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Scraping By: Wage Labor, Slavery, and Survival in Early Baltimoreby Rockman, Seth
Publisher: The Johns Hopkins University Press
Retail Price: $25.00 softcover
Issue: Summer 2009
Slavery in an American City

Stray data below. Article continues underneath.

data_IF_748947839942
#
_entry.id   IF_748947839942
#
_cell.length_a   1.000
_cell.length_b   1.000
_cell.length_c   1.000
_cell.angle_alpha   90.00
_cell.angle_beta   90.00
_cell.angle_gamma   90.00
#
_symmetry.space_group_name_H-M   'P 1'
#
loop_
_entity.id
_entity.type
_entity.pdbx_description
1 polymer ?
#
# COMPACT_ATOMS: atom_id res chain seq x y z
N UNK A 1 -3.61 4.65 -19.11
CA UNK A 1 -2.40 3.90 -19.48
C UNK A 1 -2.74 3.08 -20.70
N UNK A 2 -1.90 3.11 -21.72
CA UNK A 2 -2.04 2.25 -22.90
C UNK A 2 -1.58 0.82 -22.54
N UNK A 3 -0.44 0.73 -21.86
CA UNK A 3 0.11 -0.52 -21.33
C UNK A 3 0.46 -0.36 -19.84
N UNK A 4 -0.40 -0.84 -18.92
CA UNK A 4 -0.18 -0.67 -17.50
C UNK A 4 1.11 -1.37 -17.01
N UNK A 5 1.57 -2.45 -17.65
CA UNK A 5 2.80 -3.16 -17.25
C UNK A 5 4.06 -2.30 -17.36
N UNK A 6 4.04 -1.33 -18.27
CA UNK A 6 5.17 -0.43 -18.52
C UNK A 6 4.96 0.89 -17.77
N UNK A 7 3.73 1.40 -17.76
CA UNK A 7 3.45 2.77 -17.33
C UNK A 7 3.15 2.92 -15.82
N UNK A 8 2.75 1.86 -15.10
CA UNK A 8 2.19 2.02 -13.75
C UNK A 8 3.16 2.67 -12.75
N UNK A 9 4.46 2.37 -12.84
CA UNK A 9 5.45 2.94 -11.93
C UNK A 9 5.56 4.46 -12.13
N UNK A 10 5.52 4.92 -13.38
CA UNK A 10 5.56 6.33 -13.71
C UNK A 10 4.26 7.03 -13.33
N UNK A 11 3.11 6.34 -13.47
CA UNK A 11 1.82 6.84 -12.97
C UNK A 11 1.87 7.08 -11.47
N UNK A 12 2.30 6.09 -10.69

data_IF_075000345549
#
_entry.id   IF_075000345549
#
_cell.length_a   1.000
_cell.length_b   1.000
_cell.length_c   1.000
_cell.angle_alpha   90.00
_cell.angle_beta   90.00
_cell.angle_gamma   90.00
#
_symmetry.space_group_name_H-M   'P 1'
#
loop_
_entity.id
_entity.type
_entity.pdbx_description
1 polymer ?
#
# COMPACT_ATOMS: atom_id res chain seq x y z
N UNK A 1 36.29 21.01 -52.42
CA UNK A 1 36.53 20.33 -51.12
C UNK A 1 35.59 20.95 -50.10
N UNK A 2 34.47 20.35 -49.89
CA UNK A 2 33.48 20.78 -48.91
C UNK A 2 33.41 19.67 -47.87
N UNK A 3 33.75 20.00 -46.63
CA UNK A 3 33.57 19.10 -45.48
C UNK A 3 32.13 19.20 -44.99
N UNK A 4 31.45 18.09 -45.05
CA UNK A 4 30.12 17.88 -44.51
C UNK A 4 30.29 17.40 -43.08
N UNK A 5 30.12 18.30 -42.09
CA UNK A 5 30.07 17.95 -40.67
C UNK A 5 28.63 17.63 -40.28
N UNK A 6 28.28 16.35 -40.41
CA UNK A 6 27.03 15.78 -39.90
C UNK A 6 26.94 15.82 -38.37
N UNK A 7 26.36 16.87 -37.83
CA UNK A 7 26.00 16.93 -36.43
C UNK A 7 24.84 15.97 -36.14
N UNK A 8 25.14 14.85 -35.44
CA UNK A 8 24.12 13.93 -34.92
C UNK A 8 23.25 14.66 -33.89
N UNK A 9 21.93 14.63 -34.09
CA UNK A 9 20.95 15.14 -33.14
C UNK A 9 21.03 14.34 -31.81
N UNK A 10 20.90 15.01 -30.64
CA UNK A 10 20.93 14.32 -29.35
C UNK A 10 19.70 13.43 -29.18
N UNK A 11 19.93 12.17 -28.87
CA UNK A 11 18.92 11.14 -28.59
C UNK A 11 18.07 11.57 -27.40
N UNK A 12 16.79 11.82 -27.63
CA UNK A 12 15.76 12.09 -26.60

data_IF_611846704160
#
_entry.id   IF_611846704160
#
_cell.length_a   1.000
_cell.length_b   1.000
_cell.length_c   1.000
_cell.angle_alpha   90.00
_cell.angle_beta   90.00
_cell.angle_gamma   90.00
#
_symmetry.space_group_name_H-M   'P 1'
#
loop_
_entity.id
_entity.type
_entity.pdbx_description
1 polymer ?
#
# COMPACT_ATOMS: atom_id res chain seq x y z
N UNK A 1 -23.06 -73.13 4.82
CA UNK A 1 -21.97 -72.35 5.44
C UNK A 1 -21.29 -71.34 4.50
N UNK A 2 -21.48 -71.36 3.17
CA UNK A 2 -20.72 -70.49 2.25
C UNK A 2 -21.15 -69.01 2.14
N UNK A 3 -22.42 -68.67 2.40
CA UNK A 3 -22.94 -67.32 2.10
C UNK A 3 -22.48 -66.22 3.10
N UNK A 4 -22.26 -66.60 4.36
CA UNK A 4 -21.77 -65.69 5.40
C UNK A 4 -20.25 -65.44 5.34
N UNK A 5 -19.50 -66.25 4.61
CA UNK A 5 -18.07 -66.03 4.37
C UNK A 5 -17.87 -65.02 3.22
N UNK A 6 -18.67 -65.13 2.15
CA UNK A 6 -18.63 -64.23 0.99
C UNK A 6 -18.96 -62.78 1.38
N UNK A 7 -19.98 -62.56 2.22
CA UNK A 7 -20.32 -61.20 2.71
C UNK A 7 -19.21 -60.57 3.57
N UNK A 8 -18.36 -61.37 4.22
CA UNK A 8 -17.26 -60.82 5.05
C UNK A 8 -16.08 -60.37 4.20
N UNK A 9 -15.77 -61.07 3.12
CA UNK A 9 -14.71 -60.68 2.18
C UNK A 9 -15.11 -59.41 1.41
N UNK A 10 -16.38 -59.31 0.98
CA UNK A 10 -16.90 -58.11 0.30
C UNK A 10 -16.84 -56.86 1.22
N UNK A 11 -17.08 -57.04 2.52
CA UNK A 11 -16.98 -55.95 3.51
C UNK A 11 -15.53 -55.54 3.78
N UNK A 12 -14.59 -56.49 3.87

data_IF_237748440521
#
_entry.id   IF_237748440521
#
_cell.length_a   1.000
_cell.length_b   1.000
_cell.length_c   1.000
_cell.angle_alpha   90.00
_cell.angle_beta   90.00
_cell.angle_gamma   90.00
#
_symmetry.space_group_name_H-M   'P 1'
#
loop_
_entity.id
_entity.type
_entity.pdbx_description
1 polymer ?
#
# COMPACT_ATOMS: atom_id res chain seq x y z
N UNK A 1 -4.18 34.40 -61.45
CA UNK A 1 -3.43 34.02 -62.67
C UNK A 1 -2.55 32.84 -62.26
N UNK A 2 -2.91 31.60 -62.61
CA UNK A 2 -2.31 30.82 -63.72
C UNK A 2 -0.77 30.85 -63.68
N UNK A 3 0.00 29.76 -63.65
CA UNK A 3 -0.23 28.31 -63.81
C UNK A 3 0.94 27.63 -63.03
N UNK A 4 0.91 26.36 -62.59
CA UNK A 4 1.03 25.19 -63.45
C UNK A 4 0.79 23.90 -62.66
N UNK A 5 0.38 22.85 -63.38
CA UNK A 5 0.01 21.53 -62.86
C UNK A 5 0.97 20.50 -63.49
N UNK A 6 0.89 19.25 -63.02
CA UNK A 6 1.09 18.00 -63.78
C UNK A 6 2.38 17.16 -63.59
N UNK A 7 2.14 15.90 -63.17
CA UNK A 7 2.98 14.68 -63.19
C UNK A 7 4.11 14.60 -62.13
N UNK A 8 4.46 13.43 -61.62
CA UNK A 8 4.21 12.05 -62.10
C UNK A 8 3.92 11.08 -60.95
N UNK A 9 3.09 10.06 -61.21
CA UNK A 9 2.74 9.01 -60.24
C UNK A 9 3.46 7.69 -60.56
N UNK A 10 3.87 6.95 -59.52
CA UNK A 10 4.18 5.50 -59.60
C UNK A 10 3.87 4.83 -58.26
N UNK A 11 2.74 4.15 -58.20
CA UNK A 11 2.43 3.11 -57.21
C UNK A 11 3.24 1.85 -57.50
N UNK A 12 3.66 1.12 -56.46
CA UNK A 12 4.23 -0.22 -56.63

Women and men who eked out an existence—the laboring poor whose work was short term, menial, and hard and whose lives often remain hidden from the historical record—come into sharp relief in the aptly named Scraping By. In his new work, Seth Rockman immerses readers in daily struggles of the immigrant, native-born, African-American, European-American, enslaved, indentured, apprenticed, and free workers of the thriving “boom port” of Baltimore, Maryland. What these disparate groups shared was constant toil that yielded no economic security and an impoverished condition on which early republic capitalism thrived. Rockman not merely buttresses the argument that our capitalist political economy “treated human labor as a commodity readily deployed in the service of private wealth and national economic development,” but also argues that capitalism was built upon this opportunity to exploit, with no holds barred, a motley pool of workers all of whom were denied the liberty “fully to claim the prerogatives of market freedom.” His goal, then, in unearthing these struggling widows, enslaved mariners, Irish domestics, free black mechanics, and American-born mudmachinists, and situating them within the larger narrative of America’s developing political economy, is to spotlight “capitalism’s systemic dependence” on a diverse array of exploited people (4, 8, 10). Rockman acknowledges that he has built his ambitious work on a burgeoning body of scholarship seeking to give voice to those who had little or none when they were alive and to answer questions regarding their survival strategies, constraints, and opportunities, all of which differed according to race, gender, ethnicity, and legal status. Ultimately he asserts provocatively that early workers were not united by a shared preindustrial work culture or shared republican ideology, but rather by their mutual exploitation which yielded near-perpetual insecurity and deprivation; therein lies the origin of America’s working class. This positing of an “either/or” explanation is debatable; the reality likely embraces all these explanations, so Rockman’s contention should stimulate further discussion of the political economy of the early republic.